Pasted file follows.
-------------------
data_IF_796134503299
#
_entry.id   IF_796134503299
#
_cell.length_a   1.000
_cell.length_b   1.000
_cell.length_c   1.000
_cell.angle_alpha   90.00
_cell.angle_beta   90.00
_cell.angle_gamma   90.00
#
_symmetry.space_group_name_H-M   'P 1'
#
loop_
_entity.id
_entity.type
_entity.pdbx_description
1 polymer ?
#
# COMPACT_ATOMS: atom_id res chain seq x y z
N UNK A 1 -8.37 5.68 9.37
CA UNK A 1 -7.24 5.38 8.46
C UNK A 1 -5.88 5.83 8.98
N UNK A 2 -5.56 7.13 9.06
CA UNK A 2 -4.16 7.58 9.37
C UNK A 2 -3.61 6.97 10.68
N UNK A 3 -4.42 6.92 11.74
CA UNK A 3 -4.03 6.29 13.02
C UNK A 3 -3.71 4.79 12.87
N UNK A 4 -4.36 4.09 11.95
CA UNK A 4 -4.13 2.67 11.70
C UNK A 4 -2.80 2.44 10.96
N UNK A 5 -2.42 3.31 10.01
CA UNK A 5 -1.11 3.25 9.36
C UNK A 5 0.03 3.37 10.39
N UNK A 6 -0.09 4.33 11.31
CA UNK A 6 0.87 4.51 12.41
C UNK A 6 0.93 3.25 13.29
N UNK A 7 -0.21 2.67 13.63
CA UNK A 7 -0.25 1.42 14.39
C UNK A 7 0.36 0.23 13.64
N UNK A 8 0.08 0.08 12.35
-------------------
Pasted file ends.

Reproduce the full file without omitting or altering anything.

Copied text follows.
data_IF_796134503299
#
_entry.id   IF_796134503299
#
_cell.length_a   1.000
_cell.length_b   1.000
_cell.length_c   1.000
_cell.angle_alpha   90.00
_cell.angle_beta   90.00
_cell.angle_gamma   90.00
#
_symmetry.space_group_name_H-M   'P 1'
#
loop_
_entity.id
_entity.type
_entity.pdbx_description
1 polymer ?
#
# COMPACT_ATOMS: atom_id res chain seq x y z
N UNK A 1 -8.37 5.68 9.37
CA UNK A 1 -7.24 5.38 8.46
C UNK A 1 -5.88 5.83 8.98
N UNK A 2 -5.56 7.13 9.06
CA UNK A 2 -4.16 7.58 9.37
C UNK A 2 -3.61 6.97 10.68
N UNK A 3 -4.42 6.92 11.74
CA UNK A 3 -4.03 6.29 13.02
C UNK A 3 -3.71 4.79 12.87
N UNK A 4 -4.36 4.09 11.95
CA UNK A 4 -4.13 2.67 11.70
C UNK A 4 -2.80 2.44 10.96
N UNK A 5 -2.42 3.31 10.01
CA UNK A 5 -1.11 3.25 9.36
C UNK A 5 0.03 3.37 10.39
N UNK A 6 -0.09 4.33 11.31
CA UNK A 6 0.87 4.51 12.41
C UNK A 6 0.93 3.25 13.29
N UNK A 7 -0.21 2.67 13.63
CA UNK A 7 -0.25 1.42 14.39
C UNK A 7 0.36 0.23 13.64
N UNK A 8 0.08 0.08 12.35